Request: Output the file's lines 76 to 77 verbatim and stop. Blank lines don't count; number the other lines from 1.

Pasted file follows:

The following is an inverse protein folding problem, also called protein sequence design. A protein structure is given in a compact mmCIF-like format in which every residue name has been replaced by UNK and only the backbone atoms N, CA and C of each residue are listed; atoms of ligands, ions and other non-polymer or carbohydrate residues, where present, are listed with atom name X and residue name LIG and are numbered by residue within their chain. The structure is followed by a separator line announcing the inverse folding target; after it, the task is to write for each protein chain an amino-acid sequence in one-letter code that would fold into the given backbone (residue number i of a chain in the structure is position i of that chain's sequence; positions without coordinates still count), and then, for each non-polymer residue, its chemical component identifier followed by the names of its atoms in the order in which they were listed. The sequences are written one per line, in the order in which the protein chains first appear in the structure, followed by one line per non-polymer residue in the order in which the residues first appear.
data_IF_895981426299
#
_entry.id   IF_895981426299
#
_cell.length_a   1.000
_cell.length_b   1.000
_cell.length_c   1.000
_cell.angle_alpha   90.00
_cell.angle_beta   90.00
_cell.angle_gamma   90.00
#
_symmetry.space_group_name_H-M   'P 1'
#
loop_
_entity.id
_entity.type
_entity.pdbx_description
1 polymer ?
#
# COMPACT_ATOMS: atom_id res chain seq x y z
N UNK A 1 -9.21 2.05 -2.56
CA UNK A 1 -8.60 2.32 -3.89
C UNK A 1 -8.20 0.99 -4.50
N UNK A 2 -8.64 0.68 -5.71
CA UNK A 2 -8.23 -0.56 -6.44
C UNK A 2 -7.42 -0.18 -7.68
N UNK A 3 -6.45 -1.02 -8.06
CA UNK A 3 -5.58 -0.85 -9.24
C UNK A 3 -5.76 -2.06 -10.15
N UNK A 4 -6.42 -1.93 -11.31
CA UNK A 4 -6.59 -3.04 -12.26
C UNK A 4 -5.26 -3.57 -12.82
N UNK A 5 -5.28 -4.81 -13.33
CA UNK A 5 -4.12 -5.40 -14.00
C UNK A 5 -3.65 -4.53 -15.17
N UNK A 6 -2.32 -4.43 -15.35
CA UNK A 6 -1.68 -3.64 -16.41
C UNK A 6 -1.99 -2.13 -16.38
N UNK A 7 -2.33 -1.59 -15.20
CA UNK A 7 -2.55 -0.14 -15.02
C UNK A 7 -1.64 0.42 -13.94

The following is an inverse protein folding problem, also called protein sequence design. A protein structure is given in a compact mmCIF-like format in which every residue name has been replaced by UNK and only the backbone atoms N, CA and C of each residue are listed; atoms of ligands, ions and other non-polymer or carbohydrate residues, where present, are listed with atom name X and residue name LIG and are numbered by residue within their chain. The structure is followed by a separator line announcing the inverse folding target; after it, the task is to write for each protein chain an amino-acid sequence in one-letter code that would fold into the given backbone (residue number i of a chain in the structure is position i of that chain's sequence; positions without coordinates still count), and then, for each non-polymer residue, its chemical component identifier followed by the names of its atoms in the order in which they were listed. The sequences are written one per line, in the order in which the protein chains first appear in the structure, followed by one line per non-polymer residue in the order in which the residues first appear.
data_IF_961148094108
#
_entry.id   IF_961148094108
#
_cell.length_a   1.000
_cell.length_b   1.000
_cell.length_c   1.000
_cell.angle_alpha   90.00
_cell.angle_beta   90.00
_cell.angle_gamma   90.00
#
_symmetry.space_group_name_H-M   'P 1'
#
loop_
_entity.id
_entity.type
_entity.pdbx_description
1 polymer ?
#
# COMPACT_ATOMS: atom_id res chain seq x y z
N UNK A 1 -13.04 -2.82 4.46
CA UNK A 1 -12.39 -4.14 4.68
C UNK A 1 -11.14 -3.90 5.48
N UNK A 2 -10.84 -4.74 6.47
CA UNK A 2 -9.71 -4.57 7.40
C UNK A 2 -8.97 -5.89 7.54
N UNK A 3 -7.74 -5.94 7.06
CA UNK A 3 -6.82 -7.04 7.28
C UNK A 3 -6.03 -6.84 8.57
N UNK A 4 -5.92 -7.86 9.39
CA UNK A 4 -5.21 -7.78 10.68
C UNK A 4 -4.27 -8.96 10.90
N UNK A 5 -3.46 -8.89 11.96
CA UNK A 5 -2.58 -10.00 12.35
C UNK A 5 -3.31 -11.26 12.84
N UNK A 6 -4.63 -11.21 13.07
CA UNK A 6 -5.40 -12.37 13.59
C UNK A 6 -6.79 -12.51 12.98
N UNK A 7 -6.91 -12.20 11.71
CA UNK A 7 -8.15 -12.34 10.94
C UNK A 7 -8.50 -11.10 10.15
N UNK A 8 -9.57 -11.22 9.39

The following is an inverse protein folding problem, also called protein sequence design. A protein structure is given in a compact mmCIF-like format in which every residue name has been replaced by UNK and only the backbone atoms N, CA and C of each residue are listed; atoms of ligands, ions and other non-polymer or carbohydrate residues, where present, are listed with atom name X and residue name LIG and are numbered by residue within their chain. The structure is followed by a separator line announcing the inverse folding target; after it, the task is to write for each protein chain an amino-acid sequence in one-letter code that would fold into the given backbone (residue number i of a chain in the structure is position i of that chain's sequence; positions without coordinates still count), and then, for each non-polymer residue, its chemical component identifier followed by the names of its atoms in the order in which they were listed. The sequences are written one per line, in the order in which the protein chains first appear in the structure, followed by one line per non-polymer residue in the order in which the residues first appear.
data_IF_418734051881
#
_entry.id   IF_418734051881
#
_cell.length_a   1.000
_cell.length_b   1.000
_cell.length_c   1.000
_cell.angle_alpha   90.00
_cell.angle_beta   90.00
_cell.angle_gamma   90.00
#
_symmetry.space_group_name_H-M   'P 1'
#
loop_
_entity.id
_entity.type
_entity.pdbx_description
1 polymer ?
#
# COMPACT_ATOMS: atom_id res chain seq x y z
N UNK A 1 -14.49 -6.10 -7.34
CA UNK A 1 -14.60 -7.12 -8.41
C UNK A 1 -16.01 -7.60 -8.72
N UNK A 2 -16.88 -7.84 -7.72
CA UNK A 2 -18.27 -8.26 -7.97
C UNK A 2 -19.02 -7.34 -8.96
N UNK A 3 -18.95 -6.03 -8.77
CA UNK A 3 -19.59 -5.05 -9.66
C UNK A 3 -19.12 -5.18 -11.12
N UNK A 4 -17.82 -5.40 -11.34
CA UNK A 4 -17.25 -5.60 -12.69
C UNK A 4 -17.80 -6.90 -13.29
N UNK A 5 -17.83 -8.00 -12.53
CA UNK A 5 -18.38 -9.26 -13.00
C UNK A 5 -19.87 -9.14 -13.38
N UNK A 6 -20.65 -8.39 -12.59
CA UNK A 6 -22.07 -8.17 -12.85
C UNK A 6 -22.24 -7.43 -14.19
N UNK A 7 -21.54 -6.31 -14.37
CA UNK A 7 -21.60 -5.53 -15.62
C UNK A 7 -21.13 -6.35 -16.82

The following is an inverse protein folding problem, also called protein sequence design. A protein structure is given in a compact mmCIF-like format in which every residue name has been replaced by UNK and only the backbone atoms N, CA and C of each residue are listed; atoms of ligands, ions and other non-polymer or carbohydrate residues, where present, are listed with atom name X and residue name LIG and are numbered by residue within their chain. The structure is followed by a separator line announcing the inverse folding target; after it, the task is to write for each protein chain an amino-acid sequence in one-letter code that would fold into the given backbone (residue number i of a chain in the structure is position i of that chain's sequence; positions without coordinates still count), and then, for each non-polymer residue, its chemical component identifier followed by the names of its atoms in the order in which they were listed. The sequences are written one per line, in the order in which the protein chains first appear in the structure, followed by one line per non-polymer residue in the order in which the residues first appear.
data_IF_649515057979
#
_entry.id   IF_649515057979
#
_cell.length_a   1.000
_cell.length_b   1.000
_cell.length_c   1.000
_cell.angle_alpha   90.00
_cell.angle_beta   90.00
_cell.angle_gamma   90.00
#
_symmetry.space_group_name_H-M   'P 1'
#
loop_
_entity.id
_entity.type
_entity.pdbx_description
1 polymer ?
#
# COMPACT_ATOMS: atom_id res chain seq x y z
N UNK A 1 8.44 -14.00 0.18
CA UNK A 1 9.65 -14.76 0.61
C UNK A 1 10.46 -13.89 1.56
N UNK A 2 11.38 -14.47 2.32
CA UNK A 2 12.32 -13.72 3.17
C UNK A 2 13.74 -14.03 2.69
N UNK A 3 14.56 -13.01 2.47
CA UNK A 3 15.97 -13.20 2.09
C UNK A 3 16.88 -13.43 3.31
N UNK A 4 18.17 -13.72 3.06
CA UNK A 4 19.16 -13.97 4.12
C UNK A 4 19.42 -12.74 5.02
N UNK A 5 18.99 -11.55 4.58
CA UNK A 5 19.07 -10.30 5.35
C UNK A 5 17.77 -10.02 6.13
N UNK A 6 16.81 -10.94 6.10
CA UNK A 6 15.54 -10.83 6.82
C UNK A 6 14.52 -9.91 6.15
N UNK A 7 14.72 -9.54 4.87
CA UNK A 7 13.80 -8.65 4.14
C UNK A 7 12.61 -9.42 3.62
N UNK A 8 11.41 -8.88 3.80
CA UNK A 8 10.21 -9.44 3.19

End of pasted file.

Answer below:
N UNK A 5 -3.46 -8.89 11.96
CA UNK A 5 -2.58 -10.00 12.35